ASP.NET AJAX Beta 1 and ComponentArt Web.UI

Posted Tue Oct 31, 2006 @ 3:00 AM

We have recently completed converting our suite of user interface controls from the latest Community Technology Preview "Atlas" build to ASP.NET AJAX Beta 1. The Beta 1 release of ASP.NET AJAX is significant because it closely resembles what is soon going to be released as the official version 1.0 of the product. However, it does introduce some breaking changes from the CTP versions. I'll tell you about our experience, and give my thoughts on the state of Microsoft's new AJAX development framework.

Just to put things in perspective, our product consists of 12 UI controls that encapsulate common user interface elements (menus, trees, grids, etc.) exposing over 60 client-side classes built on top of the AJAX Library type system. For more information, visit the live demos or the client-side API reference.

After getting over the initial hump, we found ASP.NET AJAX Beta 1 to be remarkably well functioning and stable. Virtually every issue we ran into while converting our Web.UI library and samples to ASP.NET AJAX Beta 1 had to do with our own lack of understanding of how a particular feature works.

Judging by what is being said about ASP.NET AJAX Beta 1 in some blogs and forums, it appears that other people are in a similar situation. Unfortunately, some of them are concluding (incorrectly, I think) that the product itself is buggy. My impression is that Beta 1 is a significant step forward from the CTP versions, and that it is starting to feel like a production-quality release.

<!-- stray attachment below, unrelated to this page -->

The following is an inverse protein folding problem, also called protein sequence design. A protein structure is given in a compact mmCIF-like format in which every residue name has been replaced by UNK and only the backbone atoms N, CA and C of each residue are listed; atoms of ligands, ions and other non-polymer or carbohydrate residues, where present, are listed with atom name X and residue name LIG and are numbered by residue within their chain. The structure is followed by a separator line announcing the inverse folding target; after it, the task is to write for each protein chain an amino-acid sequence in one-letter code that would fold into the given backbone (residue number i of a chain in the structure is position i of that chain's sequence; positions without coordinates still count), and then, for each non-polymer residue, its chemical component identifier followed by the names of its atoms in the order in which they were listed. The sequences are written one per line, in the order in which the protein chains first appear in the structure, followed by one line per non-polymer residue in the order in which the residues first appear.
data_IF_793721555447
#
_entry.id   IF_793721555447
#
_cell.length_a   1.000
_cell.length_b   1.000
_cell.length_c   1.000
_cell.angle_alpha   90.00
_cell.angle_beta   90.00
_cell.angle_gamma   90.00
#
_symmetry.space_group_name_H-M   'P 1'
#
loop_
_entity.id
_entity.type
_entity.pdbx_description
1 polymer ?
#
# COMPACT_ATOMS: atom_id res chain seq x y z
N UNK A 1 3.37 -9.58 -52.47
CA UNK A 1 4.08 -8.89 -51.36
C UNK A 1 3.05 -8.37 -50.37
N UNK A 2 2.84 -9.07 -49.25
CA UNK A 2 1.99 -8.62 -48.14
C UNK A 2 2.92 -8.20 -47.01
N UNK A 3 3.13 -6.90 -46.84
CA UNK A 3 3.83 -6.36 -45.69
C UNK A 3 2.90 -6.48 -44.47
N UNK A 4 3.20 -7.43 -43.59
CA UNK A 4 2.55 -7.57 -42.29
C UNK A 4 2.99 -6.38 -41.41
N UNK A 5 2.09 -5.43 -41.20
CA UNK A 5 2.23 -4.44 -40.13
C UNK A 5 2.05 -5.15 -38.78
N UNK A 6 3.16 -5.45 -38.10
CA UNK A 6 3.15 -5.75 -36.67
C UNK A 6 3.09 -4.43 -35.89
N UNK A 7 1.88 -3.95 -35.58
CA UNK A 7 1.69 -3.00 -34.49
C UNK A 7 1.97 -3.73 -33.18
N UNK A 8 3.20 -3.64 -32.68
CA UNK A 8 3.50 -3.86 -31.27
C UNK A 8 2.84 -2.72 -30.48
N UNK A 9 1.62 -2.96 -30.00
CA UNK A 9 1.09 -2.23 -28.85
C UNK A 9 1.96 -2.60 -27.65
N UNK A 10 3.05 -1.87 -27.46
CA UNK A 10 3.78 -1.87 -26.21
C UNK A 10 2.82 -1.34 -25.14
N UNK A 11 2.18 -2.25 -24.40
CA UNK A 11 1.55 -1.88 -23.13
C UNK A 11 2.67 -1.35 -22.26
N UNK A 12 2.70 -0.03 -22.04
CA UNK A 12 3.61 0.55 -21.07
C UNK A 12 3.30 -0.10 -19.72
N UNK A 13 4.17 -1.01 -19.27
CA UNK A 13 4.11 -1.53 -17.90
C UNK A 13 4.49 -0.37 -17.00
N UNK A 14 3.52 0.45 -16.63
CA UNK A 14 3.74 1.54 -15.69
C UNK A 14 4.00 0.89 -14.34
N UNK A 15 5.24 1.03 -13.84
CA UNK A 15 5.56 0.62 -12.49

For clarity, I will talk separately about converting the core Web.UI library and the live samples application. Most people who have written applications based on a CTP version of "Atlas" will only need to deal with the latter.

Converting the Core Web.UI Library

We addressed the following changes while converting from CTP "Atlas" bits to ASP.NET AJAX Beta 1:

1. Class definitions through prototypes instead of closures. One of the biggest changes in Beta 1 is that prototypes are now being used to define JavaScript classes (more info on Bertrand Le Roy's excellent blog: part 1, part 2). We were actually already using prototype-based class definitions with CTP builds of "Atlas", so no changes were necessary here. So far so good!

2. The new model for client-side events. The old syntax for assigning events on the client was:

  object.eventName.add(eventHandler);

The new syntax is:

  object.add_eventName(eventHandler);
  object.remove_eventName(eventHandler);

For example:

  TreeView1.add_nodeSelect(TreeView1_onNodeSelect);